Last Saturday, in a game with conference and national title implications, Auburn held off LSU 7-3 in Auburn, Ala., with the aid of a questionable replay review in the closing moments. And LSU fans, coaches and administrators aren’t happy.
Sound familiar? Here’s how it went down.
Twice in the fourth quarter, decisions on pass interference calls went against LSU. On fourth-and-8 in the final moments, an Auburn defensive back was called for interference, but the flag was waved off because officials determined the ball had been tipped.
However, there was a question as to whether the interference occurred before the ball was tipped, which would have made it a penalty, anyway.
The SEC has been known to issue rulings critical of officials’ calls. But this time, the league’s supervisor of officials supported the refs, saying the call was correct because the ball was made uncatchable by the tip.
“The timing of the tip didn’t come into play,” supervisor of officials Rogers Redding told reporters.
And that caused LSU athletic director Skip Bertman to go Boren: I mean, ballistic. He issued a statement saying, “We respectfully but strongly disagree (with the SEC office). We strive for excellence every day in LSU athletics, and we expect the same level of excellence from the officials that are assigned to us by the SEC.”
Giving back the win: Colorado didn’t forfeit its win in the infamous Fifth Down game of 1990. Oregon’s not about to give back its win in the instantly infamous Replaygate game of last Saturday — and no one really expects the Ducks to do so.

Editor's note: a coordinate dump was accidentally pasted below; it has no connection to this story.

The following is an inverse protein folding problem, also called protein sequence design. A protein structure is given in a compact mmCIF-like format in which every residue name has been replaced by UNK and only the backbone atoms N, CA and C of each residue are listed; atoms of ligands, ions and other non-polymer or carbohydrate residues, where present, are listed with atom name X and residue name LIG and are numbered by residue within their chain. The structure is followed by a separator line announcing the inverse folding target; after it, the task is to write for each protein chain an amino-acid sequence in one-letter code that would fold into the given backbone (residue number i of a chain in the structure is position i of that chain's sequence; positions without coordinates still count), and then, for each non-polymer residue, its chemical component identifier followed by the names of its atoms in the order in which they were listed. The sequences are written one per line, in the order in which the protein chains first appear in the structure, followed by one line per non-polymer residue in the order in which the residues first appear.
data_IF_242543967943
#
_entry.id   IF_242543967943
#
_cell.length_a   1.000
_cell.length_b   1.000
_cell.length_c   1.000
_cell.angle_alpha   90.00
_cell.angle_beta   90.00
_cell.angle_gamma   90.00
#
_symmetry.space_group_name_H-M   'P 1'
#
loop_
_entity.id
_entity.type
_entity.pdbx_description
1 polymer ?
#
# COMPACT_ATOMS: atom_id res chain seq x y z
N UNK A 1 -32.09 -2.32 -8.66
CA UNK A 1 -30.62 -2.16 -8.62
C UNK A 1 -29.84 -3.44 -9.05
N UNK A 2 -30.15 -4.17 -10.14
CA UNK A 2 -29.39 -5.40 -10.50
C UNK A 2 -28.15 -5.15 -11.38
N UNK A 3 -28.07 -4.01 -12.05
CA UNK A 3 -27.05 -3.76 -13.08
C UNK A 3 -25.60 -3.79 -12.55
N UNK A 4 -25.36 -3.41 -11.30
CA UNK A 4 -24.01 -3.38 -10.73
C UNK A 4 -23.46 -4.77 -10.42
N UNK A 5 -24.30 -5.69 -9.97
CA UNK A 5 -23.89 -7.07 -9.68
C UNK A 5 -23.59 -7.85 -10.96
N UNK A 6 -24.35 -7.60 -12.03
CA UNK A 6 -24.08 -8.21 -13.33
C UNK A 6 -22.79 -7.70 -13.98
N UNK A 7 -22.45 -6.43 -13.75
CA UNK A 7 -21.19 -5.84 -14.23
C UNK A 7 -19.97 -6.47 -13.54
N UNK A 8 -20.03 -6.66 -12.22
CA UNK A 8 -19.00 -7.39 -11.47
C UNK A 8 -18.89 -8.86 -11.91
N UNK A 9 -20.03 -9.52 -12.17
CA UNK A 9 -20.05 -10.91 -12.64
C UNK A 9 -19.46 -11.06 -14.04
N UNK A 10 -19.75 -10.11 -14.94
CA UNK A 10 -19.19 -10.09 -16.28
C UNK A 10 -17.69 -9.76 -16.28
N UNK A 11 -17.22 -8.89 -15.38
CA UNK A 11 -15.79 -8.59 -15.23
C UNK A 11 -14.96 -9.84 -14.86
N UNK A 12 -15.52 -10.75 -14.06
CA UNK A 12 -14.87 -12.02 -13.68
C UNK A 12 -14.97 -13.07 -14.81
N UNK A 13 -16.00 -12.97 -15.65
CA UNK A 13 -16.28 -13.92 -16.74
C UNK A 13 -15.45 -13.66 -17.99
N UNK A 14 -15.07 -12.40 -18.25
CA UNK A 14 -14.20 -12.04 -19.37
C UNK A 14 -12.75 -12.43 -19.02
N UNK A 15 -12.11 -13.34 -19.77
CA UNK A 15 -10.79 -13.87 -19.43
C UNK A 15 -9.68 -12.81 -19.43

But at least for the fifth down, there was some precedent for forfeiture.
Back in 1940, Cornell beat Dartmouth with a touchdown pass completed on a fifth down.
When the error was discovered, Cornell’s players, coaches and athletic director agreed a forfeit was the right decision. They sent Dartmouth word by telegram; since then, both programs have regarded it as a win for Dartmouth, a loss for Cornell.
Opposite sides: During Tulsa’s game Saturday at Navy, one good friend will try to sack another.
Navy linebacker Tyler Tidwell, who led the Midshipmen with 10 sacks — a school record — in 2005, grew up with Tulsa quarterback Paul Smith. As sophomores, they helped Deer Creek to the state championship.
Smith later moved to Owasso when his father, Ron Smith, took the head-coaching position there.
Tipping ’em off: Formerly ubiquitous broadcaster Brent Musburger has come under fire from USC. It seems during ABC’s broadcast of the Trojans’ win over Nebraska, Musburger revealed a signal used by quarterback John David Booty to communicate with his receivers.
Booty waggles his hand in the Hawaiian “hang loose” sign to tell receivers he sees man-to-man coverage. Musburger learned this during a meeting with USC players and coaches last Friday, the day before the game.
Those meetings, and the insider tips, are standard operating procedure before telecasts. But much of the information imparted there is understood to be private. USC sent a formal complaint to ESPN/ABC and to the Pac-10 office.
Tough times in Miami: Oklahoma’s own Larry Coker is feeling the heat in South Florida, where his Miami Hurricanes have lost four of their last six games.
The most recent came at Louisville, by 31-7.